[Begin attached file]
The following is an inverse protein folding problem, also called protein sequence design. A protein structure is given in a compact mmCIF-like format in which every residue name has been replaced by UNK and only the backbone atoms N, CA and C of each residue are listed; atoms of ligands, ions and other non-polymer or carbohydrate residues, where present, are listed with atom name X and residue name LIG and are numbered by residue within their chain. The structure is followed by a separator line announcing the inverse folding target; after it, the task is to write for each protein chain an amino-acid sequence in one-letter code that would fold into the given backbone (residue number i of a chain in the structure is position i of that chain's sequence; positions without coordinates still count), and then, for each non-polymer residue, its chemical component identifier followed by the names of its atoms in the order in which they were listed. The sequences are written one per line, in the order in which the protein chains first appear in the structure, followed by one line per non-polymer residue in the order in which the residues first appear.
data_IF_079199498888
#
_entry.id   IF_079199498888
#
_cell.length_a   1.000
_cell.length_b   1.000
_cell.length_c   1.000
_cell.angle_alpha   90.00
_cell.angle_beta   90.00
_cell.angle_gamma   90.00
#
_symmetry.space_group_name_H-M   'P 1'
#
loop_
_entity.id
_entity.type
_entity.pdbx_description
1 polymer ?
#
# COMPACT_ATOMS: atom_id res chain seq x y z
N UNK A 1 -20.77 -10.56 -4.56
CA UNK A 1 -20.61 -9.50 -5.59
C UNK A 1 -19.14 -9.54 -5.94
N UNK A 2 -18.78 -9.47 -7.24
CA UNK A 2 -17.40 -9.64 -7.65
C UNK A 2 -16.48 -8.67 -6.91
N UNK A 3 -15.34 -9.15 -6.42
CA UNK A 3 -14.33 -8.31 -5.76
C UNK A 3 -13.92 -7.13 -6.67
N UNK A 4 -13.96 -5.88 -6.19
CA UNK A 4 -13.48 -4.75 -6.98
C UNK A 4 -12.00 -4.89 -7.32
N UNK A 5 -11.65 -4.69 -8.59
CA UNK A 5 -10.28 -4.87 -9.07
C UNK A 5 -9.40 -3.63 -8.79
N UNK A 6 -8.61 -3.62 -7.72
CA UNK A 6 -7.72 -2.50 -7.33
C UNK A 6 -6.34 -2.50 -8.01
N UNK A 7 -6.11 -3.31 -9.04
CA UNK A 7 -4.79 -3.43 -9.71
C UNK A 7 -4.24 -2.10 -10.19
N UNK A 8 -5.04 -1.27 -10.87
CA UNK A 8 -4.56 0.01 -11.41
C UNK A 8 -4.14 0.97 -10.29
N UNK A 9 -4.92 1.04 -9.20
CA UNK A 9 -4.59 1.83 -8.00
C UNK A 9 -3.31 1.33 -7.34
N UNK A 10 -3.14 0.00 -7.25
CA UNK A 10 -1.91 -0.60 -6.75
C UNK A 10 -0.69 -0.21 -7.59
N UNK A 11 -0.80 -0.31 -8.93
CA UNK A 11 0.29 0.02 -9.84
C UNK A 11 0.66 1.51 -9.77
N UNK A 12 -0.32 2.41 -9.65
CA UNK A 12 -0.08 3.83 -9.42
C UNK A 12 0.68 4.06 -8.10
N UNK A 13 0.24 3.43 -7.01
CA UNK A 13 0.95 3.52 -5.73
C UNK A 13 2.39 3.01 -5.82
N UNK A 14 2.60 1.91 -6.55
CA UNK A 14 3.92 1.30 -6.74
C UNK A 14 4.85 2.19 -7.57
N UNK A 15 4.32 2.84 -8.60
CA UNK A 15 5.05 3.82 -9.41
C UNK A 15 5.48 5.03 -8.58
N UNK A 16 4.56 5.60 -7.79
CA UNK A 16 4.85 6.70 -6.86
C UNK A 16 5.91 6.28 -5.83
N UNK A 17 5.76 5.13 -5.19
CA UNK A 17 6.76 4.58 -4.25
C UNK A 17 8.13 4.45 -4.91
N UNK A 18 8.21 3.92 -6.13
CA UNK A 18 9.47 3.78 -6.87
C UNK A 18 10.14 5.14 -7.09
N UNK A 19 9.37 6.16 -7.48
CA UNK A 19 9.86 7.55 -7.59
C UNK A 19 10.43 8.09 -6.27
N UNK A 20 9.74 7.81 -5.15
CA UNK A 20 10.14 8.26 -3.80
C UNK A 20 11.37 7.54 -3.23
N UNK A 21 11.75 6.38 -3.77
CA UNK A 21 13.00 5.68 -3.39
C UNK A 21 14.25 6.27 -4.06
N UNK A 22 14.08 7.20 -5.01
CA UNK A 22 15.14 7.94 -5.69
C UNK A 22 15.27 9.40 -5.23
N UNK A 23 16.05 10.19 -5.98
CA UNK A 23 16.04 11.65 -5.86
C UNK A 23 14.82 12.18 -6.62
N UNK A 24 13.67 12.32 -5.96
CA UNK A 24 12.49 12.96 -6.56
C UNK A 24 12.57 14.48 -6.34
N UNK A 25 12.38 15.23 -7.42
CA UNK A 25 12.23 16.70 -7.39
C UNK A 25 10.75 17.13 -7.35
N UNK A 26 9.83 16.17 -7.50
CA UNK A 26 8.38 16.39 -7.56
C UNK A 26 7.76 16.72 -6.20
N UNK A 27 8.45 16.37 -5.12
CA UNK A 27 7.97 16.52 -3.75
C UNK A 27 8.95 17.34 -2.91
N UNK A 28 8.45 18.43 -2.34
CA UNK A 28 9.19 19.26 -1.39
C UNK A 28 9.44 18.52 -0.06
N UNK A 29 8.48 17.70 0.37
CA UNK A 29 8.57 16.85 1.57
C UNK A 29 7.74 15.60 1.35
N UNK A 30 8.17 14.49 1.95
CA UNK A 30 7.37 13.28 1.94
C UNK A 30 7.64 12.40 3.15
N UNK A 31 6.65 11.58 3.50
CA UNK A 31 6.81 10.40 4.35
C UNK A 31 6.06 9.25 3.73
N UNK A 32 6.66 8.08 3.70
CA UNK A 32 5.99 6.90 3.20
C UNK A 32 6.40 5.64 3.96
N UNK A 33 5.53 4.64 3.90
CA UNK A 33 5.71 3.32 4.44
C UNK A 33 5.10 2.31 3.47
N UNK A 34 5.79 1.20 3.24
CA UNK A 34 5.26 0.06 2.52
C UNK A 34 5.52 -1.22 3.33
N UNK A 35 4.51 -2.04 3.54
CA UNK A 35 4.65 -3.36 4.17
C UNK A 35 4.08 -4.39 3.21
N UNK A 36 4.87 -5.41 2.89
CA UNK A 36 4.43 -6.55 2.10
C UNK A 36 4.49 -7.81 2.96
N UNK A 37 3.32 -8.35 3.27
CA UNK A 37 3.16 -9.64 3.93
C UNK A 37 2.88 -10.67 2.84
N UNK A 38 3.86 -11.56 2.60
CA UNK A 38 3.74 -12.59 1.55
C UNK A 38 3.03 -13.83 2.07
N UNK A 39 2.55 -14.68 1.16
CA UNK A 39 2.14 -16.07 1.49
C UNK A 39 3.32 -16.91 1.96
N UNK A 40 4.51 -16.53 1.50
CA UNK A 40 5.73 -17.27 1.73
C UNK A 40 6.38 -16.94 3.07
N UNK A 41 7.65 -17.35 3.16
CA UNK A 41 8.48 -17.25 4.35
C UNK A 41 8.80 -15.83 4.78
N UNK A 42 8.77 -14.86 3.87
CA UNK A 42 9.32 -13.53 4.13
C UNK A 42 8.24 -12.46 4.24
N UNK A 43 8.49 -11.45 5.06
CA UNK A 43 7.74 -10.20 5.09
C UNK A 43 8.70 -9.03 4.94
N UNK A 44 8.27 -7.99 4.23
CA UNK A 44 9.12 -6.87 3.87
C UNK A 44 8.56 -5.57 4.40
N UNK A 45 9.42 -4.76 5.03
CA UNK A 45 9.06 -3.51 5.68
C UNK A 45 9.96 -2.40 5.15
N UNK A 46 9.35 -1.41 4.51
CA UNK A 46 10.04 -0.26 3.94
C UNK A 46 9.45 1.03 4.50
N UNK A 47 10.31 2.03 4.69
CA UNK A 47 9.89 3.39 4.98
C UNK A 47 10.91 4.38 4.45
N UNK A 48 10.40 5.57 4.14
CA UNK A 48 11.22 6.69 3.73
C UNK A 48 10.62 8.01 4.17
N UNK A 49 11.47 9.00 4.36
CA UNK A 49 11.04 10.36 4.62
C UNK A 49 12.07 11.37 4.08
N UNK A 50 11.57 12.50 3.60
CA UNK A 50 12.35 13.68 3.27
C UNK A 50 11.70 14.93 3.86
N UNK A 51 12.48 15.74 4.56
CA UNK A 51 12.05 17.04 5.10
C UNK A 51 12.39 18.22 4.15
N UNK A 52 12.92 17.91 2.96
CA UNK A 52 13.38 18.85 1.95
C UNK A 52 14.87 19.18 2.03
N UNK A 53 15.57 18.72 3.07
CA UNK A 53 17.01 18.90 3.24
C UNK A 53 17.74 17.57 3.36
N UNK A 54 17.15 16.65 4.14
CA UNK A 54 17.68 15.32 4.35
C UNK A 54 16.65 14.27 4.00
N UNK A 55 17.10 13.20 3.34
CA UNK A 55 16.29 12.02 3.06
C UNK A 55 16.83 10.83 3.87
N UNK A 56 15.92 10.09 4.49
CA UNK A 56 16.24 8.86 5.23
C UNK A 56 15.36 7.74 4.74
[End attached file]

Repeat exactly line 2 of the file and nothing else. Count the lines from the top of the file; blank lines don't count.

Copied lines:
data_IF_079199498888